European accountants and regulators, as well as others around the world, are in no mood to submit to what they see as the U.S.'s demand that they use standards developed without their input. Moreover, many no longer regard U.S. GAAP as bookkeeping's gold standard. Says Allister Wilson, a partner at accountant Ernst & Young, London, "There is no chance that U.S. GAAP will dominate the world."
Perhaps not. But recently the IASC took the first step toward an internal revamping that could some day give FASB more say within the body. If the restructuring plan receives final approval next May, the IASC's 14 standards board members would be appointed based on their "technical expertise" and geographical considerations would have no bearing. In theory, that could mean that future versions of the IASC standards could conceivably have more of a U.S. imprint. A 19-member board of trustees will choose the standards board, and a committee named last month to appoint the trustees is headed by Arthur Levitt, chairman of the U.S. sec. Levitt's appointment further heightens fears among European and Asian members of creeping U.S. influence within the IASC. Wilson admits he's unhappy with these developments, but thinks opponents of the U.S. way of doing things within the IASC still have time to make their case. "It's not all done and dusted."
Wilson calls U.S. regulations overly technical and unsympathetic to political considerations. And what's worse, he says, U.S. GAAP, on a technical basis, are 15 years out of date and full of loopholes. "There are huge abuses and a lot of creative accounting going on under U.S. GAAP." Europeans dislike U.S. rules that allow an acquiring company to charge some research and development costs to income, because they say it distorts post-acquisition earnings.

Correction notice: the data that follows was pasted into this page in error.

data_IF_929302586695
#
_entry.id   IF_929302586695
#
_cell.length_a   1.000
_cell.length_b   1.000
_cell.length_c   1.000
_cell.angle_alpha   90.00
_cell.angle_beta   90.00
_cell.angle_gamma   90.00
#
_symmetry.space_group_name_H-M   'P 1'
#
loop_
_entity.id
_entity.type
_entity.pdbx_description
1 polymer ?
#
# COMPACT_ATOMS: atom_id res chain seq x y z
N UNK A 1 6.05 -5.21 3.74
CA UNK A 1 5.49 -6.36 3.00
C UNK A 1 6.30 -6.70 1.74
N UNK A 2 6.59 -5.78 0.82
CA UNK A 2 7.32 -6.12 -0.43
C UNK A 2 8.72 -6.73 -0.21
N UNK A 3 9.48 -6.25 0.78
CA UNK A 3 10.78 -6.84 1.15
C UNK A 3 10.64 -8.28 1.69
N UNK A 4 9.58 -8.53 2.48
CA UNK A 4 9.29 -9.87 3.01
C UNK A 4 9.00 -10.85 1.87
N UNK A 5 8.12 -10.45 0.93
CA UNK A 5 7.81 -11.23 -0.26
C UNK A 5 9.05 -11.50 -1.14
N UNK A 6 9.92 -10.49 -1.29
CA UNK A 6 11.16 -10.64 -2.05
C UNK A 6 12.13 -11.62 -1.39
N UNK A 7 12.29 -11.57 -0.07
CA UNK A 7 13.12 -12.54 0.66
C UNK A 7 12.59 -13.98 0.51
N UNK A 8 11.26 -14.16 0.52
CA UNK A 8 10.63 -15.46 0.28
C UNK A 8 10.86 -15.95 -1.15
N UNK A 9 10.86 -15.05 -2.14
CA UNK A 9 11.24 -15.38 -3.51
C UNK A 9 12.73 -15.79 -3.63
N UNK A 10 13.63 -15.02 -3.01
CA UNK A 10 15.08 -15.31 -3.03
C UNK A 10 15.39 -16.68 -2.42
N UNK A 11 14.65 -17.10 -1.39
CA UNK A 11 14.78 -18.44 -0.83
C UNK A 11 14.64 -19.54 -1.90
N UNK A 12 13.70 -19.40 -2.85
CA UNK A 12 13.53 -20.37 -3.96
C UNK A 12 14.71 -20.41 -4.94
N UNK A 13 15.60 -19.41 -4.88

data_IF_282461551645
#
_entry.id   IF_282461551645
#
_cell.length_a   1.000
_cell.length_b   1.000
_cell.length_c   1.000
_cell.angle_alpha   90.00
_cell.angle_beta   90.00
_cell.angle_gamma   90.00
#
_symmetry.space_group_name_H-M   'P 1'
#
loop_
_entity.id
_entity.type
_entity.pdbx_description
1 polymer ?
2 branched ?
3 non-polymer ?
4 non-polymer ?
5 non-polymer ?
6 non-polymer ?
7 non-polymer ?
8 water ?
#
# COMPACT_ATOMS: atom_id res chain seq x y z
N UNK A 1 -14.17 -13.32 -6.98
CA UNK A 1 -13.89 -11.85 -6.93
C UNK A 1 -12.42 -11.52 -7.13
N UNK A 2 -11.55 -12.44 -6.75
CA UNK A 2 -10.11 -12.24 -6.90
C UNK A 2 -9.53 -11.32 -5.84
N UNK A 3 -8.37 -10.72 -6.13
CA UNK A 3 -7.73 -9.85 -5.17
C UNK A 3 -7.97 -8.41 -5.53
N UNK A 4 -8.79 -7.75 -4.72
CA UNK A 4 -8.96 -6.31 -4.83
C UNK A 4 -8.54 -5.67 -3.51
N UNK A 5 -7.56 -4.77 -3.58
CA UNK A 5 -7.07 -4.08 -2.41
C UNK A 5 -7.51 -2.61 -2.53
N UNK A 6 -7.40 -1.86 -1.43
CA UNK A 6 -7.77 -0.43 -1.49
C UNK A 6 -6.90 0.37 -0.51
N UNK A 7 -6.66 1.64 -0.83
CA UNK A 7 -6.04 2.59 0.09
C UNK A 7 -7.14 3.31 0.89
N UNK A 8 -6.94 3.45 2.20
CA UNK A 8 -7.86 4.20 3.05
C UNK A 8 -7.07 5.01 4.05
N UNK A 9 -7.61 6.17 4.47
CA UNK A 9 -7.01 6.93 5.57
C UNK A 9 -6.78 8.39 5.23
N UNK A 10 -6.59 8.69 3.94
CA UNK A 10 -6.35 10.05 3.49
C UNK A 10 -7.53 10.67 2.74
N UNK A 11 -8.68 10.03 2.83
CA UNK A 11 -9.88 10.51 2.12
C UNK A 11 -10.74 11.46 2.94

Overall, the two sets of rules share a common goal: shedding light on corporate books so that investors can make judgments about a company's earnings potential based on its current finances. "They are both investor-driven and the idea behind both of them is disclosure and transparency," explains Trevor S. Harris, a Columbia University accounting professor. For instance, both sets of rules would disallow a German practice that lets firms stash capital into hidden reserves which lower their taxes in good times and which can artificially boost profits when times get tough.
But though their shared goal is transparency, they take widely different paths to get there. U.S. GAAP are very detailed, rule-based and restrictive, written in a way that anticipates litigation. "Every i is dotted, every t is crossed," notes Michael Bromwich, a London School of Economics accounting expert. "Trying to follow them would cause an enormous amount of overload for some countries." The IASC rules are less specific; they're more a guiding set of principles that allow some flexibility. "Americans may feel a bit uncomfortable with that," Vaessen admits.